chess Chess is a board game between two Player (game), players. It is sometimes called international chess or Western chess to distinguish it from chess variant, related games, such as xiangqi (Chinese chess) and shogi (Japanese chess). The current ...
which emphasized quick, tactical maneuvers characterized by aesthetic beauty rather than long-term strategic planning, which was considered to be of secondary importance. The Romantic era in chess is generally considered to have begun around the 18th century (although a primarily tactical style of chess was predominant even earlier), and to have reached its peak with Joseph MacDonnell and Pierre LaBourdonnais, the two dominant chess players in the 1830s. The 1840s were dominated by
Howard Staunton Howard Staunton (April 1810 – 22 June 1874) was an English chess master A chess title is a title regulated by a chess governing body and bestowed upon players based on their performance and rank. Such titles are usually granted ...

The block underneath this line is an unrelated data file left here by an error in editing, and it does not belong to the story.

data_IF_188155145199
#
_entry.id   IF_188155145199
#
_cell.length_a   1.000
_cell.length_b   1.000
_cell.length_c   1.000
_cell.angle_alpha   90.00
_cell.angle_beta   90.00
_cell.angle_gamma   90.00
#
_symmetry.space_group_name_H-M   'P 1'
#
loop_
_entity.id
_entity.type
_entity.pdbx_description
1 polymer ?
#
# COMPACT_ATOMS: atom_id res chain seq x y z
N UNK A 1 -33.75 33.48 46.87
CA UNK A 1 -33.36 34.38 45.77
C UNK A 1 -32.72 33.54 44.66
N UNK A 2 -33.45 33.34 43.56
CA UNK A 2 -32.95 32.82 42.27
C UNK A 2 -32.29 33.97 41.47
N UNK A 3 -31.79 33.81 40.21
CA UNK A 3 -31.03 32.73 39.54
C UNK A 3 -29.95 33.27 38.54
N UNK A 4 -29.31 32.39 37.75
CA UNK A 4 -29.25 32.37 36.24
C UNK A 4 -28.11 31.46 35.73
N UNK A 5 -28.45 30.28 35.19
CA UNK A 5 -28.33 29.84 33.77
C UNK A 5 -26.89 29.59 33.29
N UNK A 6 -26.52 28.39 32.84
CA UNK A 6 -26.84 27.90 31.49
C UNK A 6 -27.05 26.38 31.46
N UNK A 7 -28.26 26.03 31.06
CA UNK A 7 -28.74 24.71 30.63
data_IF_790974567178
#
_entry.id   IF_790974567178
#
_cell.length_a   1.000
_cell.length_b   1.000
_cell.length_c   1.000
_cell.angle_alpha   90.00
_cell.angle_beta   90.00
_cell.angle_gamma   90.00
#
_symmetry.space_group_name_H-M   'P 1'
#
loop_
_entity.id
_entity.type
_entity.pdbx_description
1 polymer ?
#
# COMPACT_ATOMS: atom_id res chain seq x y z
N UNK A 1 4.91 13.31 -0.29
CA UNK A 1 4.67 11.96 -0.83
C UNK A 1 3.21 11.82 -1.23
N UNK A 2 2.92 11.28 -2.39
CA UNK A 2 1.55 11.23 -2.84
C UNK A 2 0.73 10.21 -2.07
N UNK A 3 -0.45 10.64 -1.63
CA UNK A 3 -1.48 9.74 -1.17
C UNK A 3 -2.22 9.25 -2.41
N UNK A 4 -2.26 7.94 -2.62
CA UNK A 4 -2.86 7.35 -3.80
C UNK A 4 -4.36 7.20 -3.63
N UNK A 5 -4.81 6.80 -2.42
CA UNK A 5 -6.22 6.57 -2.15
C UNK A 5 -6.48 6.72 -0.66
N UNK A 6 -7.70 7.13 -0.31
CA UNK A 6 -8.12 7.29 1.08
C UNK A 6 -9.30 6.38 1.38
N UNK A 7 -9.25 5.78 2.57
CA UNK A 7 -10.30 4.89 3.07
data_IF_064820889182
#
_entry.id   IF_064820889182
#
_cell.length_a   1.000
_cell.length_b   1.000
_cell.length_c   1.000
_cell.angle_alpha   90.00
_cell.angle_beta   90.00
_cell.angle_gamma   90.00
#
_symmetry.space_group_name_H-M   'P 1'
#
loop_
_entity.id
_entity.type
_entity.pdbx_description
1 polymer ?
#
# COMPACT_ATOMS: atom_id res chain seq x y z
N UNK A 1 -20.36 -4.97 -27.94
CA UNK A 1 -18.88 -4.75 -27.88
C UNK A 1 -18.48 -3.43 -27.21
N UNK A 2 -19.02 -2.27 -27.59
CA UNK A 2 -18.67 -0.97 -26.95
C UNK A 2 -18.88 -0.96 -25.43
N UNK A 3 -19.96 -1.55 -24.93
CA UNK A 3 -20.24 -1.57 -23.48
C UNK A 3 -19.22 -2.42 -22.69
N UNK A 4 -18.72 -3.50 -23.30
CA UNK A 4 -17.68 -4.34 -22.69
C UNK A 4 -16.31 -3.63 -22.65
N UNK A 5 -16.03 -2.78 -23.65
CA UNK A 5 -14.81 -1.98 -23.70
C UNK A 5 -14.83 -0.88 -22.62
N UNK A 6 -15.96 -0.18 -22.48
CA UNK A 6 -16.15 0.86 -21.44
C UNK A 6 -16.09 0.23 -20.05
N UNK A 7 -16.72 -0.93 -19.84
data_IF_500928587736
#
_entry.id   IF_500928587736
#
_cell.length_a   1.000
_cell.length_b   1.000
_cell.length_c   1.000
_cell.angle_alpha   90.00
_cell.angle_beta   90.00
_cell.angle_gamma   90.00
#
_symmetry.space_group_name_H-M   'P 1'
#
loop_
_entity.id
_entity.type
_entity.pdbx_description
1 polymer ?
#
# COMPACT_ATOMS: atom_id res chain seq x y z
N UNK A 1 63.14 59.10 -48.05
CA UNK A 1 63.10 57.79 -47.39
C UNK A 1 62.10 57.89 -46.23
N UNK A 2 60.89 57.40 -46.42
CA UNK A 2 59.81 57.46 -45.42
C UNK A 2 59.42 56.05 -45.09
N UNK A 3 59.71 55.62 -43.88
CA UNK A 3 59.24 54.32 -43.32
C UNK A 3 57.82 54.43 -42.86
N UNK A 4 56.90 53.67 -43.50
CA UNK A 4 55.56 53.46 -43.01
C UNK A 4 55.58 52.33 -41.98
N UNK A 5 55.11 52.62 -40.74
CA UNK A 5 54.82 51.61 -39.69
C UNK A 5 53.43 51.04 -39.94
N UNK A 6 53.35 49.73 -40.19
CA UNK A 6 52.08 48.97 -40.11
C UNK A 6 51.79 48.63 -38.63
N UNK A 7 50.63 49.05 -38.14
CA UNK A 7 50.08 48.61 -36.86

, and other leading players of the era included
Adolf Anderssen Karl Ernst Adolf Anderssen (July 6, 1818 – March 13, 1879)"Anderssen, Adolf" in '' The New Encyclopædia Britannica''. Chicago: Encyclopædia Britannica Inc., 15th edn., 1992, Vol. 1, p. 385. was a German chess master. He won the great inter ...
, Daniel Harrwitz, Henry Bird,
Louis Paulsen Louis Paulsen (15 January 1833 in Gut Nassengrund near Blomberg (town), Blomberg, Principality of Lippe – 18 August 1891) was a German chess player. In the 1860s and 1870s, he was among the top players in the world. He was a younger brother ...
, and